Summary – each Twitter account has one Twitter ID. Changing the screen name does not change the ID. Tweets are sent to the ID, threaded conversations help to find new name.
If you change your @-name on Twitter people will still be able to find you, from your original @-name. This is because your Twitter ID stays the same regardless of what your screen name says so any message sent from or to your account will immediately inherit your new name. It’s easy for someone to look at the tweets sent to you and find your new screen name, so a name change does not work as a stealth move on Twitter.
Deleting all of your own messages won’t help (and you can’t delete the ones sent to you anyway).
To find your current screen name someone could search for a tweet sent to your old name, click on it to bring up the thread and it will now display your current name in the bit where it says who it’s sent in reply to. This only works for a tweet sent to you (as first recipient) as opposed to one where your name is mentioned later in the tweet.
An example of a search would be from:personA @oldname where personA is someone who’s definitely sent a tweet to an account under its previous name and @oldname is the old screen name. (NB using to:oldname won’t work as Twitter now automatically updates the “to” bit. I found a tweet I’d sent in 2009 to “oldname” and it now says I sent it to “newname” but the old name appears as text in the tweet).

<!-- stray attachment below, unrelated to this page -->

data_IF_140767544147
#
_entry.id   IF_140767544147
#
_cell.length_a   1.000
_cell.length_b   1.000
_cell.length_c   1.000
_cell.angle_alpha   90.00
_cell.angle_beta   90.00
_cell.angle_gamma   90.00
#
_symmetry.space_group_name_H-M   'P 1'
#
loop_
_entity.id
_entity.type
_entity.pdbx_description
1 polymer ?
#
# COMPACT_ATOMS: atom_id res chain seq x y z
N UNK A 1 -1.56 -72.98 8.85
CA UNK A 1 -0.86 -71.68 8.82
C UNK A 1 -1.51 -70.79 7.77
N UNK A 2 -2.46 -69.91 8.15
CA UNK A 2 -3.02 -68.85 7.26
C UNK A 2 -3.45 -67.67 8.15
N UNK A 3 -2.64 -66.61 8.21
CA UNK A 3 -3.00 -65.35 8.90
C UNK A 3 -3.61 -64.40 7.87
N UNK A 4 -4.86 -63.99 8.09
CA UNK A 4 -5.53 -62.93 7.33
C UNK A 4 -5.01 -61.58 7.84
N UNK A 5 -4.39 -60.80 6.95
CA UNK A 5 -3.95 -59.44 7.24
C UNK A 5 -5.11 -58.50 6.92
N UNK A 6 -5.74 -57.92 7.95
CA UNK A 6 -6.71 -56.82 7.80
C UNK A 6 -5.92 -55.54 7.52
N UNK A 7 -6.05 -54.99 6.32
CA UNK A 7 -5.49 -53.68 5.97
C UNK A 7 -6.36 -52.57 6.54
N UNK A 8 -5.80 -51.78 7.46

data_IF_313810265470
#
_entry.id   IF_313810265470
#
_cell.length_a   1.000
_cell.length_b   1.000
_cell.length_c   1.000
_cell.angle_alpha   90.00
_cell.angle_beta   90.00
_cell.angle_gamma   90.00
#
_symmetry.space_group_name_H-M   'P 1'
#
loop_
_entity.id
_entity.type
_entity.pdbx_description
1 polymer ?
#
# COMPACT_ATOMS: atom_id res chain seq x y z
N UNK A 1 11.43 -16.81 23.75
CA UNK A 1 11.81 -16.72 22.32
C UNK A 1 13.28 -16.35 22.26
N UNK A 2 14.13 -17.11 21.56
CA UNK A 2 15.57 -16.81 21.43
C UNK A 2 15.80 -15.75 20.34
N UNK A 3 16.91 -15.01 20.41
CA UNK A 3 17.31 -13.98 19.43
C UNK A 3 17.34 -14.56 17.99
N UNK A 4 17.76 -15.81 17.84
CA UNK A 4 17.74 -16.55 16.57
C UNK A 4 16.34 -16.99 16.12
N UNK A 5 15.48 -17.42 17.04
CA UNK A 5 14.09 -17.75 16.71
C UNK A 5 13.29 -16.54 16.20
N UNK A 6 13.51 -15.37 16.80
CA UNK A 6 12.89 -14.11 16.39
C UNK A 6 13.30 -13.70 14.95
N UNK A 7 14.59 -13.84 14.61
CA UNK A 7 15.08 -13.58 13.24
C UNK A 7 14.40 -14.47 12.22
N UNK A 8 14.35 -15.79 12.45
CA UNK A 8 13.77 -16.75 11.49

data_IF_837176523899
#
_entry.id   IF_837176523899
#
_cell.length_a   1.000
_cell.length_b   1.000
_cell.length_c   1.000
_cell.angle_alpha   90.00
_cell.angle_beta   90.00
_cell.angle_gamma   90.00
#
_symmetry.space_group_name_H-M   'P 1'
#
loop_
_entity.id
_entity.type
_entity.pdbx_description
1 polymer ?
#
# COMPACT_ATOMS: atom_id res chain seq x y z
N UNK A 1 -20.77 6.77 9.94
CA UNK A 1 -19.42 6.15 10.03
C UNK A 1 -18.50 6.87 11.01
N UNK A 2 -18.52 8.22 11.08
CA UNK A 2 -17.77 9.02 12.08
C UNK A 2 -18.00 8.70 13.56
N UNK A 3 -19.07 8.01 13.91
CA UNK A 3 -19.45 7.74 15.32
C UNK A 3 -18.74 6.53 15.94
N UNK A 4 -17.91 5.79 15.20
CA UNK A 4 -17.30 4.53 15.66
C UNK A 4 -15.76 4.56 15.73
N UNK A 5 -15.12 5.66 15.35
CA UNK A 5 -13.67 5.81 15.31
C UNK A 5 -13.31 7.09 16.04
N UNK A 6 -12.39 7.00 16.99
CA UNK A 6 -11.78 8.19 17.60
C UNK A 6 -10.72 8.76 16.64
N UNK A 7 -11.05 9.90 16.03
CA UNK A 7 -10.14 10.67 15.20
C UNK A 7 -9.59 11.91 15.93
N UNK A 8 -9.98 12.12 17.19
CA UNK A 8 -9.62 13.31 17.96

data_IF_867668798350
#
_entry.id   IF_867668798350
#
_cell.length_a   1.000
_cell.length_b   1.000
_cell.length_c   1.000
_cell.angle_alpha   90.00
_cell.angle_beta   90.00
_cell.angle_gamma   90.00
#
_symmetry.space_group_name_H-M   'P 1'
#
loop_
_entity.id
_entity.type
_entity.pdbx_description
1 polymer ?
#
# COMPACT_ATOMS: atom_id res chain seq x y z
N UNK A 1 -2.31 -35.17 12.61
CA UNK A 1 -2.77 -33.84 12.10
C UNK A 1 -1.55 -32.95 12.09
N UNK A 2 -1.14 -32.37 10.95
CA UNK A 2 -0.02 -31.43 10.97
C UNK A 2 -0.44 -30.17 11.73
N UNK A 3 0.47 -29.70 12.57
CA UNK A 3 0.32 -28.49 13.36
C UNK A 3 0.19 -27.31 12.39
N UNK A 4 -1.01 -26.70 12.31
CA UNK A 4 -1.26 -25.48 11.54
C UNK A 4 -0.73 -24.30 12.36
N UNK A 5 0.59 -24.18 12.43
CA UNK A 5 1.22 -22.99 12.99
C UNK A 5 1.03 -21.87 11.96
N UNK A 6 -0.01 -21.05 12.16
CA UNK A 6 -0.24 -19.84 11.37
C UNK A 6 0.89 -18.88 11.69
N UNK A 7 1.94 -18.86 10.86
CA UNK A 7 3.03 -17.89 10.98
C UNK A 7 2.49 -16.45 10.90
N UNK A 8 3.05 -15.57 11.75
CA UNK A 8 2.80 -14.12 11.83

If you want to be unfindable you’d need a different account I’m afraid, I don’t think there’s a way around this.
At some point I expect the change Twitter’s made to the way in which names now don’t quite show up in replies (no longer included as part of the text or character count) may mean that people will better be able to hide themselves in future against such searching, but possibly not.
This is adapted from an answer I wrote on Quora. It updates an old 2014 post of the same name that I wrote on my other blog.